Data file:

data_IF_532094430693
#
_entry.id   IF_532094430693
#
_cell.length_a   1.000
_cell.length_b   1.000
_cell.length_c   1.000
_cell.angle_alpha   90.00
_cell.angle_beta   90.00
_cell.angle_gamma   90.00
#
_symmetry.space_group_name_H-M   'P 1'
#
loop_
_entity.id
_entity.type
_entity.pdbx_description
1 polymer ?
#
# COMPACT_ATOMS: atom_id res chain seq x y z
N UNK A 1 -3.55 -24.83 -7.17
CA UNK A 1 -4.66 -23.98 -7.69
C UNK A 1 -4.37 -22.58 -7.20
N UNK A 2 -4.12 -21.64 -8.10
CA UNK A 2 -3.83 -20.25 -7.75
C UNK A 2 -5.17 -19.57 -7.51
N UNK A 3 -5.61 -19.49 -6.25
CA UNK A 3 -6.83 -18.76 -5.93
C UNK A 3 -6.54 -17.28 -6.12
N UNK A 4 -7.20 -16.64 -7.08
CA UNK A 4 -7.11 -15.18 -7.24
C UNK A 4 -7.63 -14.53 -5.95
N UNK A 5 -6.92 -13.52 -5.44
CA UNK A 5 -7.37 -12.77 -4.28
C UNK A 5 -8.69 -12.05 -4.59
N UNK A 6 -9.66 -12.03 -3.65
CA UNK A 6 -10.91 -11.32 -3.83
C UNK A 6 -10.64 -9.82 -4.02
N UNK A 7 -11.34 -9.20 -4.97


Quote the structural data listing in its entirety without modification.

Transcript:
data_IF_532094430693
#
_entry.id   IF_532094430693
#
_cell.length_a   1.000
_cell.length_b   1.000
_cell.length_c   1.000
_cell.angle_alpha   90.00
_cell.angle_beta   90.00
_cell.angle_gamma   90.00
#
_symmetry.space_group_name_H-M   'P 1'
#
loop_
_entity.id
_entity.type
_entity.pdbx_description
1 polymer ?
#
# COMPACT_ATOMS: atom_id res chain seq x y z
N UNK A 1 -3.55 -24.83 -7.17
CA UNK A 1 -4.66 -23.98 -7.69
C UNK A 1 -4.37 -22.58 -7.20
N UNK A 2 -4.12 -21.64 -8.10
CA UNK A 2 -3.83 -20.25 -7.75
C UNK A 2 -5.17 -19.57 -7.51
N UNK A 3 -5.61 -19.49 -6.25
CA UNK A 3 -6.83 -18.76 -5.93
C UNK A 3 -6.54 -17.28 -6.12
N UNK A 4 -7.20 -16.64 -7.08
CA UNK A 4 -7.11 -15.18 -7.24
C UNK A 4 -7.63 -14.53 -5.95
N UNK A 5 -6.92 -13.52 -5.44
CA UNK A 5 -7.37 -12.77 -4.28
C UNK A 5 -8.69 -12.05 -4.59
N UNK A 6 -9.66 -12.03 -3.65
CA UNK A 6 -10.91 -11.32 -3.83
C UNK A 6 -10.64 -9.82 -4.02
N UNK A 7 -11.34 -9.20 -4.97